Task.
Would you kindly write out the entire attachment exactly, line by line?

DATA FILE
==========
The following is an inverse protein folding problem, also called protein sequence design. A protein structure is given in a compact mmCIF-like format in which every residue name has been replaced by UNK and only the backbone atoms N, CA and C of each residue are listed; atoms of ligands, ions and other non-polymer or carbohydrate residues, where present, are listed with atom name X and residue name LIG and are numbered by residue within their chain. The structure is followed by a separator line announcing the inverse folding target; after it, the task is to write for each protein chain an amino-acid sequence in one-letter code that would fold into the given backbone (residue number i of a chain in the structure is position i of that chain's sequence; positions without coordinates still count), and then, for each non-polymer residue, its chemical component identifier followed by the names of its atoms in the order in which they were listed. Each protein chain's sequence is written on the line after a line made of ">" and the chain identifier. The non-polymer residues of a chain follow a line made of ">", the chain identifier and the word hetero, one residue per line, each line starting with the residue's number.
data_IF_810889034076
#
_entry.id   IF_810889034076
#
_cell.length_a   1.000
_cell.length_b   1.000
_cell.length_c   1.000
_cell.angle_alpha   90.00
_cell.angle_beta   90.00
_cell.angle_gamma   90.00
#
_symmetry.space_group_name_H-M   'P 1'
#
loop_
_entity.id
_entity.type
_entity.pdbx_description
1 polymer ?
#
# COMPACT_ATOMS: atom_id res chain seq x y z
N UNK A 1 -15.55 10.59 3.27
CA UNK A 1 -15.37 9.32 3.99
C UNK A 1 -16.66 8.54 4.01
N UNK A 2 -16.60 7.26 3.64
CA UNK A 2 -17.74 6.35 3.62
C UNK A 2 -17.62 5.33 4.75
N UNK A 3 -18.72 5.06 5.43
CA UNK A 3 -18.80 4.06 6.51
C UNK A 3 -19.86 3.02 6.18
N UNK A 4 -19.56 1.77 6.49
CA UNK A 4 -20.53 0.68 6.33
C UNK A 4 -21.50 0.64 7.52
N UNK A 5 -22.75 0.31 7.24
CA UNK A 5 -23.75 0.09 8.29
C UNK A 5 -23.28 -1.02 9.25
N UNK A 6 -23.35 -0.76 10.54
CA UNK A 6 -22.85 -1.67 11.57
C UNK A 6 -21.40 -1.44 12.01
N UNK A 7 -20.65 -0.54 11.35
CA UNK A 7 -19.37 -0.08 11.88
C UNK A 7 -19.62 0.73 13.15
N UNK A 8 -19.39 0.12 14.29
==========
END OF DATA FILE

The following is an inverse protein folding problem, also called protein sequence design. A protein structure is given in a compact mmCIF-like format in which every residue name has been replaced by UNK and only the backbone atoms N, CA and C of each residue are listed; atoms of ligands, ions and other non-polymer or carbohydrate residues, where present, are listed with atom name X and residue name LIG and are numbered by residue within their chain. The structure is followed by a separator line announcing the inverse folding target; after it, the task is to write for each protein chain an amino-acid sequence in one-letter code that would fold into the given backbone (residue number i of a chain in the structure is position i of that chain's sequence; positions without coordinates still count), and then, for each non-polymer residue, its chemical component identifier followed by the names of its atoms in the order in which they were listed. Each protein chain's sequence is written on the line after a line made of ">" and the chain identifier. The non-polymer residues of a chain follow a line made of ">", the chain identifier and the word hetero, one residue per line, each line starting with the residue's number.
data_IF_810889034076
#
_entry.id   IF_810889034076
#
_cell.length_a   1.000
_cell.length_b   1.000
_cell.length_c   1.000
_cell.angle_alpha   90.00
_cell.angle_beta   90.00
_cell.angle_gamma   90.00
#
_symmetry.space_group_name_H-M   'P 1'
#
loop_
_entity.id
_entity.type
_entity.pdbx_description
1 polymer ?
#
# COMPACT_ATOMS: atom_id res chain seq x y z
N UNK A 1 -15.55 10.59 3.27
CA UNK A 1 -15.37 9.32 3.99
C UNK A 1 -16.66 8.54 4.01
N UNK A 2 -16.60 7.26 3.64
CA UNK A 2 -17.74 6.35 3.62
C UNK A 2 -17.62 5.33 4.75
N UNK A 3 -18.72 5.06 5.43
CA UNK A 3 -18.80 4.06 6.51
C UNK A 3 -19.86 3.02 6.18
N UNK A 4 -19.56 1.77 6.49
CA UNK A 4 -20.53 0.68 6.33
C UNK A 4 -21.50 0.64 7.52
N UNK A 5 -22.75 0.31 7.24
CA UNK A 5 -23.75 0.09 8.29
C UNK A 5 -23.28 -1.02 9.25
N UNK A 6 -23.35 -0.76 10.54
CA UNK A 6 -22.85 -1.67 11.57
C UNK A 6 -21.40 -1.44 12.01
N UNK A 7 -20.65 -0.54 11.35
CA UNK A 7 -19.37 -0.08 11.88
C UNK A 7 -19.62 0.73 13.15
N UNK A 8 -19.39 0.12 14.29